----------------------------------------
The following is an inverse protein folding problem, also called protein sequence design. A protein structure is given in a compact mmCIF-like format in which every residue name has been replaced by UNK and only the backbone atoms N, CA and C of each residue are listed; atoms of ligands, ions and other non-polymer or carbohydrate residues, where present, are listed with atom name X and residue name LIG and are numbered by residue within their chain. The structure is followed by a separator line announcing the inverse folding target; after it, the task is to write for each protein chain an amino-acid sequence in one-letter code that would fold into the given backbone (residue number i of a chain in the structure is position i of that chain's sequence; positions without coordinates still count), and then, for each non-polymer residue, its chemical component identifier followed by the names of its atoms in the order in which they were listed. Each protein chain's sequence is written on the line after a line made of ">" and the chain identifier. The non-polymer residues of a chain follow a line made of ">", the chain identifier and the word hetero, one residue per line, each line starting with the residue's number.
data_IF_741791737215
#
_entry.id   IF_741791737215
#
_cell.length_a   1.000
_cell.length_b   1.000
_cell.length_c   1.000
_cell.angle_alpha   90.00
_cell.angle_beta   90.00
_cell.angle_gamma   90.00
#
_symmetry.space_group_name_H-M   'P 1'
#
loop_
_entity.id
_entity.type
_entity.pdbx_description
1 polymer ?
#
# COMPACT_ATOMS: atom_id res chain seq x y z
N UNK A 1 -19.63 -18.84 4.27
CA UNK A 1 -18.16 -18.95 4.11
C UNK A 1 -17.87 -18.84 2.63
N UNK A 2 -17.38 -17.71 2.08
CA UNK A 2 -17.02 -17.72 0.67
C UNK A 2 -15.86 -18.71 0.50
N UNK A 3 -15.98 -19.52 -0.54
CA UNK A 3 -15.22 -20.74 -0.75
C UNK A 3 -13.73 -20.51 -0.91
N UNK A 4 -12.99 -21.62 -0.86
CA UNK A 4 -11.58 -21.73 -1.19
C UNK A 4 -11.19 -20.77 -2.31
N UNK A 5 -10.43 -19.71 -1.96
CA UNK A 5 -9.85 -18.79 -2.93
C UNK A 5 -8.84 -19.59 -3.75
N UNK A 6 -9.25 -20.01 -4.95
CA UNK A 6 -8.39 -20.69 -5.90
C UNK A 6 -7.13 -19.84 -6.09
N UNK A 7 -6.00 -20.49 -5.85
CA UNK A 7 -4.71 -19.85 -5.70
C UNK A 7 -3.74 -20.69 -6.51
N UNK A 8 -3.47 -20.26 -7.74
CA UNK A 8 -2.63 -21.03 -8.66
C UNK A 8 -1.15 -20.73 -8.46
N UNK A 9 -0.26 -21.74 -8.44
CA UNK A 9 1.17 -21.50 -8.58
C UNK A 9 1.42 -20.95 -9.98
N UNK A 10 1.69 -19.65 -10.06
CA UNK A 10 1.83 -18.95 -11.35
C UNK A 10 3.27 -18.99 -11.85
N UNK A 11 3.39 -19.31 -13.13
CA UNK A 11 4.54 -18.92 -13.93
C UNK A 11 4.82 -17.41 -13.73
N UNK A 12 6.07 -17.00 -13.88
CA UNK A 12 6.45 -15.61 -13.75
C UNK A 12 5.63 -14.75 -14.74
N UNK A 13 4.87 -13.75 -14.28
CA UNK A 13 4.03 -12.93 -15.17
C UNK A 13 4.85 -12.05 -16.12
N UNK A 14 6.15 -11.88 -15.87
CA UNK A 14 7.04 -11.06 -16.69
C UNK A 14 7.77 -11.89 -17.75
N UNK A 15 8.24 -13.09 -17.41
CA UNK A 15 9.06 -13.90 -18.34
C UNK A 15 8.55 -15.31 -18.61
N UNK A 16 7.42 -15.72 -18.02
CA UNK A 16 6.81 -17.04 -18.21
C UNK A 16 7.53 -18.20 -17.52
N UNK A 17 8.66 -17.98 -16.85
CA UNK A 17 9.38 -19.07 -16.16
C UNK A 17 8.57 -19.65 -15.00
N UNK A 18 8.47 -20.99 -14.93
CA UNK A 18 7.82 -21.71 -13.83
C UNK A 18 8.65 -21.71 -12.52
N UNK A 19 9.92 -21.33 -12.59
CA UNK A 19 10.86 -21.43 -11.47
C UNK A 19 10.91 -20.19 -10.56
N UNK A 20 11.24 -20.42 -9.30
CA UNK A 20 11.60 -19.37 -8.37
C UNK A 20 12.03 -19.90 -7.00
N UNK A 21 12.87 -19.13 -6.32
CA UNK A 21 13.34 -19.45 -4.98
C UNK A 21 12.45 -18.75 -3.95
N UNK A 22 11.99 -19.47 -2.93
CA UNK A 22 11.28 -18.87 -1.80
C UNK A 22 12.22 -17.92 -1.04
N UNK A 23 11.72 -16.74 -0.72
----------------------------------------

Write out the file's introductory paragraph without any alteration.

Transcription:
The following is an inverse protein folding problem, also called protein sequence design. A protein structure is given in a compact mmCIF-like format in which every residue name has been replaced by UNK and only the backbone atoms N, CA and C of each residue are listed; atoms of ligands, ions and other non-polymer or carbohydrate residues, where present, are listed with atom name X and residue name LIG and are numbered by residue within their chain. The structure is followed by a separator line announcing the inverse folding target; after it, the task is to write for each protein chain an amino-acid sequence in one-letter code that would fold into the given backbone (residue number i of a chain in the structure is position i of that chain's sequence; positions without coordinates still count), and then, for each non-polymer residue, its chemical component identifier followed by the names of its atoms in the order in which they were listed. Each protein chain's sequence is written on the line after a line made of ">" and the chain identifier. The non-polymer residues of a chain follow a line made of ">", the chain identifier and the word hetero, one residue per line, each line starting with the residue's number.